Oscar E Moore

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THE ELEPHANT MAN – Bradley Cooper - beauty and the beast

December 14th, 2014 by Oscar E Moore
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Standing straight up in his Victorian Hospital skivvies the handsome and buff Bradley Cooper, sharing the stage with an enlarged photo of the actual Joseph Merrick and Dr. Frederick Treves (an excellent Alessandro Nivola) who is describing in detail the deformities of Mr. Merrick, Mr. Cooper contortions himself into the malformed man he is to portray brilliantly in Bernard Pomerance’s 1977 thin and episodic play THE ELEPHANT MAN at the Booth Theatre.

It is a combination of The Cripple of Inishmaan and Side Show.  A story about a disfigured man who became the meal ticket of Ross (Anthony Heald) who trotted him across Europe charging money to take a peek at his freak.  Flopping in Belgium, Ross sends Merrick back to London where he is befriended by Dr. Treves who believes that he can give Merrick an almost normal life.

Merrick may be deformed but he has a keen sense of humor, is highly intelligent, is willing to learn and most importantly compassion.  He’s like a child growing up, experiencing things for the very first time including religion and seeing a naked woman’s bared breasts.  His enlarged head is full of big dreams but the dreams of sleep come only while sitting up.

Mr. Cooper’s performance is consummate in this highly theatrical and bare bones production exquisitely directed by Scott Ellis.

The stark unit set design by Timothy R. Mackabee allow fluidity of movement.  With the use of curtains and a few set pieces that are moved around by the ensemble we see the emergence of the man that most people couldn’t even look at lest they be disgusted.

Mr. Cooper speaking mostly out of the side of his mouth, with a crippled right hand and limping around with one hip higher than the other allows the beautiful inner Merrick to shine through his highly theatrical imagined horrific exterior balancing himself precariously at times on his cane.

The well intentioned and compassionate doctor introduces Merrick to an equally compassionate Mrs. Kendal (a fine and amusing Patricia Clarkson) – an actress who introduces him to her society friends in Act II where the story becomes a bit derailed and confusing – focusing on the dilemmas that Doctor Treves and Bishop How (Anthony Heald) face in dealing with their patient who is constructing a miniature model of St. Phillip’s church with his one workable hand.

Mr. Merrick fades into the background – unfortunately.  But Bradley Cooper even while not the main focus remains riveting in his portrayal of THE ELEPHANT MAN.  It’s a performance not to be missed making us realize that there are no freaks.  We are one – human beings all and should be treated as such – with compassion.  Through February 15th 2015.

Thanks to the Williamstown Theatre Festival who first produced this production in 2012.

Photos:  Joan Marcus

Visit www.TalkEntertainment.com

www.elephantmanbroadway.com

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IT’S ONLY A PLAY – jokes from Nathan Lane & Co.

December 7th, 2014 by Oscar E Moore
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Don’t think about it.  Just laugh.  Abundantly.  Terrance McNally (a sort of hit or miss kind of playwright) with patience and persistence, with love, valor and compassion and a wicked wit has penned a farce (not altogether perfect) in the mode of Moliere and Kaufman and Hart – starring six – count them – over the title stars and introducing newcomer Micah Stock - making a dashing Broadway debut as Gus - the naïve, pigeon toed and pouty just off the bus would be actor and coat checker - for the post opening night party of THE GOLDEN EGG - after recently appearing in McNally’s Off-Broadway’s valentine to the theatre AND AWAY WE GO.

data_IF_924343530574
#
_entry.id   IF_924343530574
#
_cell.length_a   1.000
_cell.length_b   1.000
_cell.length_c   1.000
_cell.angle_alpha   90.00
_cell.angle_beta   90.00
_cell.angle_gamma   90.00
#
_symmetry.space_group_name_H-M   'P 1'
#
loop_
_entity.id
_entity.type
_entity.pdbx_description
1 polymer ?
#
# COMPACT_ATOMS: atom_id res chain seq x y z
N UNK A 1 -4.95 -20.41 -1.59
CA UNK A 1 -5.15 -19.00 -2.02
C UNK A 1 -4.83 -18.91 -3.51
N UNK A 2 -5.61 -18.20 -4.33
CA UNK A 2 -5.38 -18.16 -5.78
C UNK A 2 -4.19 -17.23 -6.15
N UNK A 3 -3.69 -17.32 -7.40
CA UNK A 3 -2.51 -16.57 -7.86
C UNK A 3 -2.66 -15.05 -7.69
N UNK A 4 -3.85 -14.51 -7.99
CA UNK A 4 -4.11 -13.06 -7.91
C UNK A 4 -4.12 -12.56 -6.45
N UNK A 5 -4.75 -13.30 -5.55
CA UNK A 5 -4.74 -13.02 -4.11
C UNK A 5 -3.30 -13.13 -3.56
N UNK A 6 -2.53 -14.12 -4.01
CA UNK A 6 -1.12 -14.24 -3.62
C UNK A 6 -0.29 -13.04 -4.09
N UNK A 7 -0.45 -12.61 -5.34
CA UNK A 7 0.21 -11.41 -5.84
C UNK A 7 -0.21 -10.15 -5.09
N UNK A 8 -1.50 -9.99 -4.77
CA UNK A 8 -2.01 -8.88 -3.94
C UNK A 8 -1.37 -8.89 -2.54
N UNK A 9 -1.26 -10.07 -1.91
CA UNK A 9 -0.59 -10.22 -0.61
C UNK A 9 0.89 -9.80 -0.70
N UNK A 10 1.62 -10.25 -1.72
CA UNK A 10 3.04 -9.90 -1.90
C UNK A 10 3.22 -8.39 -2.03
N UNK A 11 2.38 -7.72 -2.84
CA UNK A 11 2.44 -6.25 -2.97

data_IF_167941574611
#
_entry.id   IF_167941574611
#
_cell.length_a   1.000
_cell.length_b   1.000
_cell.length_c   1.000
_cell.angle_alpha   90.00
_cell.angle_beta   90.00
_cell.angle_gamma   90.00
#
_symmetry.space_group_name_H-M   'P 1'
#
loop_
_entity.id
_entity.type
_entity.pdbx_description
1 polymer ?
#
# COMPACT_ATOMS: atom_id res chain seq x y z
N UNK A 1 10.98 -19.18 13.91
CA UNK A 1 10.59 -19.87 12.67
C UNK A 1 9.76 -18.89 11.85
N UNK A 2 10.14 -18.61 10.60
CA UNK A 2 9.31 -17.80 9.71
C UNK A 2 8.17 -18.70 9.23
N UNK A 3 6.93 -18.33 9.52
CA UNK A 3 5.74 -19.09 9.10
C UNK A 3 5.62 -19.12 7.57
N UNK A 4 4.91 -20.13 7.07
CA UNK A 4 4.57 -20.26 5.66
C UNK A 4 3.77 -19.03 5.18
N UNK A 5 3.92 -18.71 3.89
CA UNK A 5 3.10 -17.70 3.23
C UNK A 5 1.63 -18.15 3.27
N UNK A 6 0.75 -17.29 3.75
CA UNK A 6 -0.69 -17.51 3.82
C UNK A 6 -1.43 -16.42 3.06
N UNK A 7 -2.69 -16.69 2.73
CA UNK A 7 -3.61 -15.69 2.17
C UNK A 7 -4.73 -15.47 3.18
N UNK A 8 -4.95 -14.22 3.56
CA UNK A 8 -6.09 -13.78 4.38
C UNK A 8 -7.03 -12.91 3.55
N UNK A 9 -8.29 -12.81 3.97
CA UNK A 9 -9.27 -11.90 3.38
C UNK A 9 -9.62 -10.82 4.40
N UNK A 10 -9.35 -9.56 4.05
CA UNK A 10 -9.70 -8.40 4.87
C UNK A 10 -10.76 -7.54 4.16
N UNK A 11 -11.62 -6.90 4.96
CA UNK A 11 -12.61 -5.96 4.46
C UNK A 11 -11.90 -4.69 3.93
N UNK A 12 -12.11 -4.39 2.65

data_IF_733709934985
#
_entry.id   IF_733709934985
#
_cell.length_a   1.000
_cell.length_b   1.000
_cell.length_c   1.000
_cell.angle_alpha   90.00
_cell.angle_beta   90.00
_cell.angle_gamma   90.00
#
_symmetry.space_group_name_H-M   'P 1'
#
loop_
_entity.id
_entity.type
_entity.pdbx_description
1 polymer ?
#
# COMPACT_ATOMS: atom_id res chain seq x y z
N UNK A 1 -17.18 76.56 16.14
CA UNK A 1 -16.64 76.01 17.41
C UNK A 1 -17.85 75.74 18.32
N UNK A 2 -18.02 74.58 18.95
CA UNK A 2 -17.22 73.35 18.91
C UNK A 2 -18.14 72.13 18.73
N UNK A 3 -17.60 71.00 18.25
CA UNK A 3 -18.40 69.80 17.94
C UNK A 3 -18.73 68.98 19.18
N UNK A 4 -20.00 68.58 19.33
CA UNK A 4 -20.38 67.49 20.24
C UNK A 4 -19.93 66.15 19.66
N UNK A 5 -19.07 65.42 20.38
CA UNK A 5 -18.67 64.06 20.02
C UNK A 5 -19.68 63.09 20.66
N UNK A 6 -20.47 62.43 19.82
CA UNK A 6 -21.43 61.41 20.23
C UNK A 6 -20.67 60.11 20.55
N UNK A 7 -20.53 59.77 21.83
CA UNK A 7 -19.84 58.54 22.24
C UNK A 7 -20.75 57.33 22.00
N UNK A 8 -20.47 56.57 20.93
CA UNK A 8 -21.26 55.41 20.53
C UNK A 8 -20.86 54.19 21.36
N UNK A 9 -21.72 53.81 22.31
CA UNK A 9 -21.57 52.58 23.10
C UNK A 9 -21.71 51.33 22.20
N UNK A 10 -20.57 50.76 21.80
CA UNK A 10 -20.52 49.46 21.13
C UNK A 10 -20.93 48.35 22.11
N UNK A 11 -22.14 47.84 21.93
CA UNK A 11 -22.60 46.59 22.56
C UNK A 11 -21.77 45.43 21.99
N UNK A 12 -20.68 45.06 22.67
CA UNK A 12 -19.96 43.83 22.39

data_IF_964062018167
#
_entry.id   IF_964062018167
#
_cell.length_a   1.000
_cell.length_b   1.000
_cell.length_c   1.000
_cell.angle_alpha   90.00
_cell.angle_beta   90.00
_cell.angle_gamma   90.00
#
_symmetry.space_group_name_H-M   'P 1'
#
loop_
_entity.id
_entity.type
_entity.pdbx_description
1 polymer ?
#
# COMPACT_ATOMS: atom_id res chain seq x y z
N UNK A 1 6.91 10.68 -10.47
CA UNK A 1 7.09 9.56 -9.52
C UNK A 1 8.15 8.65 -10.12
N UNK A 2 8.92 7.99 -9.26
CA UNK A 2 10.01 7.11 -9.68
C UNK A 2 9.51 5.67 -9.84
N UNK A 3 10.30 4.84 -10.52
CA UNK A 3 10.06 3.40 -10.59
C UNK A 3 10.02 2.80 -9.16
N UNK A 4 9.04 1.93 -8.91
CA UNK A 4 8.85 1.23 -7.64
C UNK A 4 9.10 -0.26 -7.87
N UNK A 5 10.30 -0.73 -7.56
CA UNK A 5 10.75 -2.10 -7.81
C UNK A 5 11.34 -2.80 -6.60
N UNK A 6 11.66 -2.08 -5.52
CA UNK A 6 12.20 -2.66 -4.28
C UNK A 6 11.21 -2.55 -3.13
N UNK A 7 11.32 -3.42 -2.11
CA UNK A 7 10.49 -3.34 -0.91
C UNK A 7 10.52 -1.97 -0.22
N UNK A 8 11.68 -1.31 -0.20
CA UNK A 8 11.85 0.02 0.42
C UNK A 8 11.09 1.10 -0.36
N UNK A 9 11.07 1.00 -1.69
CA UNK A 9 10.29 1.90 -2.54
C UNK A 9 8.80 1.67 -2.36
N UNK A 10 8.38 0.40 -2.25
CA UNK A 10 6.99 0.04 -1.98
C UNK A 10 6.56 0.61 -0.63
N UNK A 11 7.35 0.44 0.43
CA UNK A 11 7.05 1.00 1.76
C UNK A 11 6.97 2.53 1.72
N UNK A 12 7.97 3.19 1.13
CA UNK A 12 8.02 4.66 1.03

Lucky for him this 1978 show that closed out of town and then made it to Off Off Broadway in 1982 (briefly) and then made it to Off Broadway in 1986 (briefly) has been given a new life with updates to the many scathing comments about show biz folk that make for most of the merriment at the Gerald Schoenfeld Theatre where it is enjoying a mostly sold out limited engagement starring the very profitable combination of Nathan Lane (excellent) and Matthew Broderick (dull).

Directed with a foot heavy on the gas pedal, by Jack O’Brien IT’S ONLY A PLAY plays it for laughs which flow across the footlights from the sumptuous deco inspired bedroom (Scott Pask) of first time solo producer Julia Budder (Megan Mullally) rich but vacuous who knows more about shoes than producing.

It is here that Gus brings the overflow of coats from the downstairs party.  Sight gags to accompany the written gags about such luminaries as Tommy Tune, Daniel Radcliff and Lady Gaga.  There is a blizzard going on outside but nary a snowflake is seen on any of the coats that are not even damp…

What is more important is the storm brewing inside as they all anxiously await the most important New York Times review of the play written by Peter Austin (Matthew Broderick) that was turned down by his best friend James Wicker (Nathan Lane) who is starring in a TV show as has flown in for the opening.  We never meet who replaced him…a case of the new leading man gone missing.

Gathered together are the star of the show – Virginia Noyes (Stockard Channing) – a bit past her prime but still attractive drug addict with an ankle alarm attached to her by her parole officer – Frank Finger (Rupert Grant) the over the top British wunderkind director and critic and closet playwright Ira Drew (a very funny F. Murray Abraham) and an off stage dog.